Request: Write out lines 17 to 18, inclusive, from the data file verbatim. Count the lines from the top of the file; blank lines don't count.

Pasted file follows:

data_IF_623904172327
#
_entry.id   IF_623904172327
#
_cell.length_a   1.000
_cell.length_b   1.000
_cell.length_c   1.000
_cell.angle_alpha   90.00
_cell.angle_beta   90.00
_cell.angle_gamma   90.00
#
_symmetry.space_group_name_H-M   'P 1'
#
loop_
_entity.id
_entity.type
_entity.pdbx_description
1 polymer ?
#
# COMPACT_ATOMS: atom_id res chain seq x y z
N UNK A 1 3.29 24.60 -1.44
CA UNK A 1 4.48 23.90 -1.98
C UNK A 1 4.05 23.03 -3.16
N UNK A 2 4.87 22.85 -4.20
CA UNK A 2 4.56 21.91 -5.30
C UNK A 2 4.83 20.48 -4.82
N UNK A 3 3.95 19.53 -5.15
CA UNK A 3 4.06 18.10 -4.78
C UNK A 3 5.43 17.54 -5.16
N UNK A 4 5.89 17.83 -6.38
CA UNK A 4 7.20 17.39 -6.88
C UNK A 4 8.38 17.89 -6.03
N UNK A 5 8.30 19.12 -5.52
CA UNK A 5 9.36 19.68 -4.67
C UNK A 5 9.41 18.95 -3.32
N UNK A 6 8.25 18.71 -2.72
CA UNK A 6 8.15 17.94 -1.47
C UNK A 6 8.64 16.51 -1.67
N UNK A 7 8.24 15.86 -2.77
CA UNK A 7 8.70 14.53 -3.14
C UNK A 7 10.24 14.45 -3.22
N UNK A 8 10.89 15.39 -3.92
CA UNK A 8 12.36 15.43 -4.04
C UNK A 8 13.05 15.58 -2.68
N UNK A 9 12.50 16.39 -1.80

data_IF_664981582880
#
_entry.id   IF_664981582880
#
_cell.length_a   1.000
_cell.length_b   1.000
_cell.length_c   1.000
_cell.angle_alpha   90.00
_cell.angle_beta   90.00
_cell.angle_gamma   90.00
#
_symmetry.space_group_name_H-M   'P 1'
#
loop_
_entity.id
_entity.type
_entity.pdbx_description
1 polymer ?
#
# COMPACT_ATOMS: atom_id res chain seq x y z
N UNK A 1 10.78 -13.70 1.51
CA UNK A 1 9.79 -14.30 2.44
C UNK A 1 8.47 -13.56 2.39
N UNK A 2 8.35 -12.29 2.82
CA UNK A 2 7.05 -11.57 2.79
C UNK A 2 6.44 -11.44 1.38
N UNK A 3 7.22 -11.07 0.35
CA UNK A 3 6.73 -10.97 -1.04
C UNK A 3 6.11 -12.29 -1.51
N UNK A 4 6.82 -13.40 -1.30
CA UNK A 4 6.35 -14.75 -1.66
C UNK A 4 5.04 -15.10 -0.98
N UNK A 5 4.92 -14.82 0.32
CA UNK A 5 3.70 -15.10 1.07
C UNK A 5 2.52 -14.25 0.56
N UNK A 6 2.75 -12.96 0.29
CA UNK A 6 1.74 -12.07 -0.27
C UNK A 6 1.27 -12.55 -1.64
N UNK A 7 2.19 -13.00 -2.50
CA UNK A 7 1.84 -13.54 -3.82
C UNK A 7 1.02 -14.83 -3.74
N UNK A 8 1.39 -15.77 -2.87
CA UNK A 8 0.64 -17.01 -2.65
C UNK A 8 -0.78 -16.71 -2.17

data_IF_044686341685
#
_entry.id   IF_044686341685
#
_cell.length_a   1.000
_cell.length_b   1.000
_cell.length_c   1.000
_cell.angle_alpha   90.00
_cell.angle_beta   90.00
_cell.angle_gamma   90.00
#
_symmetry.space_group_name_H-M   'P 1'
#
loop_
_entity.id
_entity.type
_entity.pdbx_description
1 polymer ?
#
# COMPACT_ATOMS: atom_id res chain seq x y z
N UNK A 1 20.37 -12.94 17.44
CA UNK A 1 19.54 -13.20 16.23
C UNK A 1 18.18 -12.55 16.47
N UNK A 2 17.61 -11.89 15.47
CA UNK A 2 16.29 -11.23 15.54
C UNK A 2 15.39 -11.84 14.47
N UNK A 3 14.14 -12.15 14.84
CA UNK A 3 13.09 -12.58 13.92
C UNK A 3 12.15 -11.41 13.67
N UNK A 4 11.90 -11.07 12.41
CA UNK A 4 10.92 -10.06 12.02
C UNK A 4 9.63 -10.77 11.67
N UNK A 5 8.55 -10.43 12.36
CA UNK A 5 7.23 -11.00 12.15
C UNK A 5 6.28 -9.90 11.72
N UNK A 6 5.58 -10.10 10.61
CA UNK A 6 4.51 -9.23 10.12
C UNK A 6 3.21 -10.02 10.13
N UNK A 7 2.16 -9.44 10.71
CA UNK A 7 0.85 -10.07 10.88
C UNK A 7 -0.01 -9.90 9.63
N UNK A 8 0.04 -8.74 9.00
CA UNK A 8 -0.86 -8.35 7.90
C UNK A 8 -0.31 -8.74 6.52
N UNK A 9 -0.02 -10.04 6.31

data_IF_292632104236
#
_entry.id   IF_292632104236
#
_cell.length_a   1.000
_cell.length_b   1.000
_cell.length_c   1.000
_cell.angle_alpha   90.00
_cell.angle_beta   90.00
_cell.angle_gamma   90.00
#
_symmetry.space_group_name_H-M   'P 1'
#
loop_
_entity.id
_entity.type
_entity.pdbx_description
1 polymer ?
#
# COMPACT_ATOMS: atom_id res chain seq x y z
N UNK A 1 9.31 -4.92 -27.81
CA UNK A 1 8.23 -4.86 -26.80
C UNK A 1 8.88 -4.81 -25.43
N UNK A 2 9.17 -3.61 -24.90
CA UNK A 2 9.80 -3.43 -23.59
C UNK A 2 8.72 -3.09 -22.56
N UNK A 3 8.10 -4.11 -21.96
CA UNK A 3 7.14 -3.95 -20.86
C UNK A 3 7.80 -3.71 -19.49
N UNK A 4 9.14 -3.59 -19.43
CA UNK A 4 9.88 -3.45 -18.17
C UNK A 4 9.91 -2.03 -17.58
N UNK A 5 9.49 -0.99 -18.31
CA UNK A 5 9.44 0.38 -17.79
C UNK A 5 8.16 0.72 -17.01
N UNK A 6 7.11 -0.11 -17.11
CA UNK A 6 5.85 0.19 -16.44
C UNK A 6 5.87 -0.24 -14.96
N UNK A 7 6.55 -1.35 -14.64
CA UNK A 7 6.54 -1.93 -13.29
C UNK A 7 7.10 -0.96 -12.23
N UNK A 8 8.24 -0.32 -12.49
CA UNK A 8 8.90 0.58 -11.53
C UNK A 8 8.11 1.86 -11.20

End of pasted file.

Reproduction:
_entity.pdbx_description
1 polymer ?